“The kitchen has become my favourite space. I found an old workshop table in Stoke Newington for £7; it’s the most solid thing I’ve ever owned. This is the place I gravitate to whenever I’m at home and it’s where we meet as a family at mealtimes. And when I started East London Cloth and didn’t have a studio, I could fold out an even bigger table in the kitchen to work on. It’s been a real godsend.

“The living room was the most difficult to get right. Like a lot of our flat, it’s north-facing and we really struggled to find a colour that would work. In the end, I came across some paint from Little Greene called ‘Lead White’, which completely transformed it from a cold, stark place to a wonderfully cosy room – though I think it helps that I’ve filled it with stuff.

“I feel like I’ve had a pretty good education in furniture. My grandparents’ house was absolutely rammed with antiques, and my grandmother was great at working out how to restore everything. There’s a lot of furniture and artwork from their house here, like the beautiful paintings of my great-grandmother’s garden from the 1920s. I found other things on eBay, including a huge Georgian wardrobe that had been painted bright yellow for some reason. The amalgamation of things has been a slow process, though – finding pieces here and there.

“I didn’t make any curtains for myself until the first lockdown, about 18 months after we moved in. I had been spending all my time making curtains for other people and it just wasn’t how I wanted to spend my spare time. When we were forced to be at home, I realised that I should probably make some for the bedroom. Like everywhere else in the flat, they’re really simple, in case I change my mind. I used a Robert Kime fabric in the sitting room, just because it’s wonderful. Then there are some simple blinds in a very reasonably priced Ian Mankin fabric in the kitchen, and very fine Irish linen café curtains in the bathroom. I also created a heavy door curtain out of some Indian palampores [hand-painted bed covers] for the draughty hallway; I’d like to do more of those for my work.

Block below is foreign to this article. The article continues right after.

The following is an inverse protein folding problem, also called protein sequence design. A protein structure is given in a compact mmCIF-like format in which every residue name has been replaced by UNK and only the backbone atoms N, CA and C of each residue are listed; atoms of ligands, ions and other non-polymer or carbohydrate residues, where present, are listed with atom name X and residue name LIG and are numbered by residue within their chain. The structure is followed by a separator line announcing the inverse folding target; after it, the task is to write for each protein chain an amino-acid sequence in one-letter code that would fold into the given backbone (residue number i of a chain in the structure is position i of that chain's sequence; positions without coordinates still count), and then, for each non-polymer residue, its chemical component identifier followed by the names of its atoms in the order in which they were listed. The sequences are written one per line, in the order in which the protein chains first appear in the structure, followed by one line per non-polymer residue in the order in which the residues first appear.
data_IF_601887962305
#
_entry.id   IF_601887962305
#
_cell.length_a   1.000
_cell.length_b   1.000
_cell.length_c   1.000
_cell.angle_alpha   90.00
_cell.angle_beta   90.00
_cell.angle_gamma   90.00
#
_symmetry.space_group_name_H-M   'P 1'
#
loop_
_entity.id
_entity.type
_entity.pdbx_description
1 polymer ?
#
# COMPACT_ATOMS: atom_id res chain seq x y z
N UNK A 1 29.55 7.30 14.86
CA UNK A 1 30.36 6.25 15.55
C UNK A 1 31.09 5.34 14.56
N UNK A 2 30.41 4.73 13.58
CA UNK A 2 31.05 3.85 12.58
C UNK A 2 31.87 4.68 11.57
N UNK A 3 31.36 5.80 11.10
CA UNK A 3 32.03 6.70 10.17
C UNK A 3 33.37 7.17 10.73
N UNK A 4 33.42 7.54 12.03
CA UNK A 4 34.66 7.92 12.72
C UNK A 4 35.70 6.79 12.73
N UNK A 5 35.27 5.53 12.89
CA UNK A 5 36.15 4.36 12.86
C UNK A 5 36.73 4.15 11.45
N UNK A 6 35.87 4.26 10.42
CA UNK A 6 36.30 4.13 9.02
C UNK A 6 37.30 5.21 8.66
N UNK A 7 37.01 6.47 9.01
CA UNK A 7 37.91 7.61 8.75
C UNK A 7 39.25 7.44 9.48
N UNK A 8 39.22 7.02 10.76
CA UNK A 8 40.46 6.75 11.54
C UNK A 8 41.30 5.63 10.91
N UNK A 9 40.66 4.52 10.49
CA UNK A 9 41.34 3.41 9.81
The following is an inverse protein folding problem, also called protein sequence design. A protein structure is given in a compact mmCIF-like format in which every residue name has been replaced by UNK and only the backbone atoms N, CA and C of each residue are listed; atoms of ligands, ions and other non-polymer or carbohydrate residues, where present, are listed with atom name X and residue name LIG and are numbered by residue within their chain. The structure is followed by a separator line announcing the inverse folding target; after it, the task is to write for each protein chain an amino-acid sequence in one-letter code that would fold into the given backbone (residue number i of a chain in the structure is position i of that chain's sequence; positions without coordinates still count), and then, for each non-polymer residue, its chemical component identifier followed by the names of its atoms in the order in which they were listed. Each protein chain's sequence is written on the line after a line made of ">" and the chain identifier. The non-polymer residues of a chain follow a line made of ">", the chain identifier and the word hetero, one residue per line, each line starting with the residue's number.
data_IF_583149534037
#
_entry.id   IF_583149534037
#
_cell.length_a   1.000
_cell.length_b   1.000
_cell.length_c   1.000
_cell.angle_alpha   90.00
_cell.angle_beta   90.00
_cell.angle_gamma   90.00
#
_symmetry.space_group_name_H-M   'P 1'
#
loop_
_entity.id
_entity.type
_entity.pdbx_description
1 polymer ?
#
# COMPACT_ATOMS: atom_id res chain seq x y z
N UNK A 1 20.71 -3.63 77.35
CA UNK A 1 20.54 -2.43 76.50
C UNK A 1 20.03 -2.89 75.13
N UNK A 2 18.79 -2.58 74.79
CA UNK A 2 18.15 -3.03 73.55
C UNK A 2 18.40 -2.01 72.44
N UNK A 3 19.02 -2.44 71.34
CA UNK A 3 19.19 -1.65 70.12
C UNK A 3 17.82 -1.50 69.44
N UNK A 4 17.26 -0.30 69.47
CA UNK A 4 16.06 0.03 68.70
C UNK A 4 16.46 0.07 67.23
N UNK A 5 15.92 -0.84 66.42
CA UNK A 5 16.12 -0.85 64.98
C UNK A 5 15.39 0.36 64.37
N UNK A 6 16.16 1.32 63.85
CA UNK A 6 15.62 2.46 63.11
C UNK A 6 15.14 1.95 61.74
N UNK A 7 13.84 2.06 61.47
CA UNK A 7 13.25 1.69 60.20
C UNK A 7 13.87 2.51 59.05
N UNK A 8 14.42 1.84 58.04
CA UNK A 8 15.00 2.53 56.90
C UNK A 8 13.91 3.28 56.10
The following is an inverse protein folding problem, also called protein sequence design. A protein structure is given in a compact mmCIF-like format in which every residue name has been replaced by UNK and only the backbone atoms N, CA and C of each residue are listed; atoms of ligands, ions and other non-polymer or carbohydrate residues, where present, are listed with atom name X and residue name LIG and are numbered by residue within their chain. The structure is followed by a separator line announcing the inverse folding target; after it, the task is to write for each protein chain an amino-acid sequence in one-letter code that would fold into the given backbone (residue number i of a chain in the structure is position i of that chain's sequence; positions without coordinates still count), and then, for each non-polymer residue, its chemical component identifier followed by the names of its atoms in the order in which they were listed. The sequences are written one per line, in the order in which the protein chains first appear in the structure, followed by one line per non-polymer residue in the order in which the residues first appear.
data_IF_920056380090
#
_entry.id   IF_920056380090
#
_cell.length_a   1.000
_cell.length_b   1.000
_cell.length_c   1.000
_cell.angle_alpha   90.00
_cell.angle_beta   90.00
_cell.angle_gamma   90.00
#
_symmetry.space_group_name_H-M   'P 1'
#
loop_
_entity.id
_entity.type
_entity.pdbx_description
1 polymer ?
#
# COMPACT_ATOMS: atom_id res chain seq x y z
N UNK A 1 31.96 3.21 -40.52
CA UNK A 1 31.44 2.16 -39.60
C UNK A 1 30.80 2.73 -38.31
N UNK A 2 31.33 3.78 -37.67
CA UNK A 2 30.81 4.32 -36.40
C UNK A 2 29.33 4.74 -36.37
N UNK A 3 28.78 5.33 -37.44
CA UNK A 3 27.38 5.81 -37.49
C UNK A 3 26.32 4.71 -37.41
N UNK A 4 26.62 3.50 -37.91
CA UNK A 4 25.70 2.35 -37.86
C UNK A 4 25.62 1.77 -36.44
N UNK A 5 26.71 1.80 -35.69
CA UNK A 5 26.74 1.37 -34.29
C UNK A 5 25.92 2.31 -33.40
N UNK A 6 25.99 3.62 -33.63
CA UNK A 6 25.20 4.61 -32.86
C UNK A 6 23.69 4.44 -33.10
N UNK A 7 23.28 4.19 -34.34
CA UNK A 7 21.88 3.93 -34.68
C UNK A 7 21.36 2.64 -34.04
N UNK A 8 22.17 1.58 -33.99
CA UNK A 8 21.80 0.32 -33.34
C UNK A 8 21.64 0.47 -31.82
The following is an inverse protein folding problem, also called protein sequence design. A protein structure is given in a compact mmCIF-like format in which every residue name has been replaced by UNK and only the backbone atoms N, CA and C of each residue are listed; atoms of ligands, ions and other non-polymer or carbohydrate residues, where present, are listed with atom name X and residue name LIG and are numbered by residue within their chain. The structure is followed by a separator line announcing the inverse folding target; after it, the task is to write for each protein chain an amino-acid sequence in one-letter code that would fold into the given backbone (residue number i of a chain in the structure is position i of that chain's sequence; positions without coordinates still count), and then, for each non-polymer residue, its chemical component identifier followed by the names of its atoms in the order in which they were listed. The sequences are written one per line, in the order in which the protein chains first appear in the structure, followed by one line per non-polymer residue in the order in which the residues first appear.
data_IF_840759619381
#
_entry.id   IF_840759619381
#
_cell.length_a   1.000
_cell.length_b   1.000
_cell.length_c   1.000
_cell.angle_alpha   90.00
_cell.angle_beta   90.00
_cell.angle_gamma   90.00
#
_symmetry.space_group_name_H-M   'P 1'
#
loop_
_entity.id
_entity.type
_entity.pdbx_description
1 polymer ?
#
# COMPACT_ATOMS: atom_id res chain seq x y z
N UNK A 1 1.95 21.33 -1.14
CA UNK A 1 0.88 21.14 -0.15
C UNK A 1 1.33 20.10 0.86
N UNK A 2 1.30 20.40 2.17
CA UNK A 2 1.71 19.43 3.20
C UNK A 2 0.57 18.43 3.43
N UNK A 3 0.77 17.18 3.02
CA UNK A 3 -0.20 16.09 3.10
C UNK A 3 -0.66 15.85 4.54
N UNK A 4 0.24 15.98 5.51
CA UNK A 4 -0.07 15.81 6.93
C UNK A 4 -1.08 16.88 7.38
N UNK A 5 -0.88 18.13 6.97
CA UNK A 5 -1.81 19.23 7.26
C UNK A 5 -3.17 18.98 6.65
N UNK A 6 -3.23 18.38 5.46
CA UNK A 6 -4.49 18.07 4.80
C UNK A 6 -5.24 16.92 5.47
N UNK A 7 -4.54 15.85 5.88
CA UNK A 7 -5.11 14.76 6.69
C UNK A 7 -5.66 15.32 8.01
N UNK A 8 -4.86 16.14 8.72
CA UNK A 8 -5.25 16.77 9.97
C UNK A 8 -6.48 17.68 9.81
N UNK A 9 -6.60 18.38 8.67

“I have quite a strong aversion to the style of renovation that involves ripping everything out. I don’t think it’s necessary and I feel we proved that with our flat. There was a lot that was missing, and a lot that has been altered over time, but we’ve kept the sense of mystery that was always there: the unexplained external wall in the middle of the room upstairs, or the raised living-room floor that has nothing underneath. We have absolutely no idea why it’s like that.

“It’s been tricky researching the building’s history. I do know that it was built in 1898 by the Church of England as part of an old ecclesiastical complex, so it’s really well put together. But I feel the story is still unfolding. We’re now nearly four years in and I think it will always be something of a work in progress. I’m not very good at being ‘done’ – and, besides, it’s good to take one’s time. I realise now that the decisions I made straight after we moved, and the ones I had over lockdown, when Instagram became the main source of inspiration, that I’ve revisited. They were quite faddy.

“So it’s really grown with us, this flat. Rather than it being love at first sight, we’ve come to love it. It was only ever supposed to be a five-year stop-gap before we moved on to a bigger house, but I can’t see us ever leaving.”

Further Reading

Gemma’s course, How to Make Beautiful Curtains, costs £127 and provides five hours’ teaching. For more details, visit the Create Academy website

East London Cloth

East London Cloth on Instagram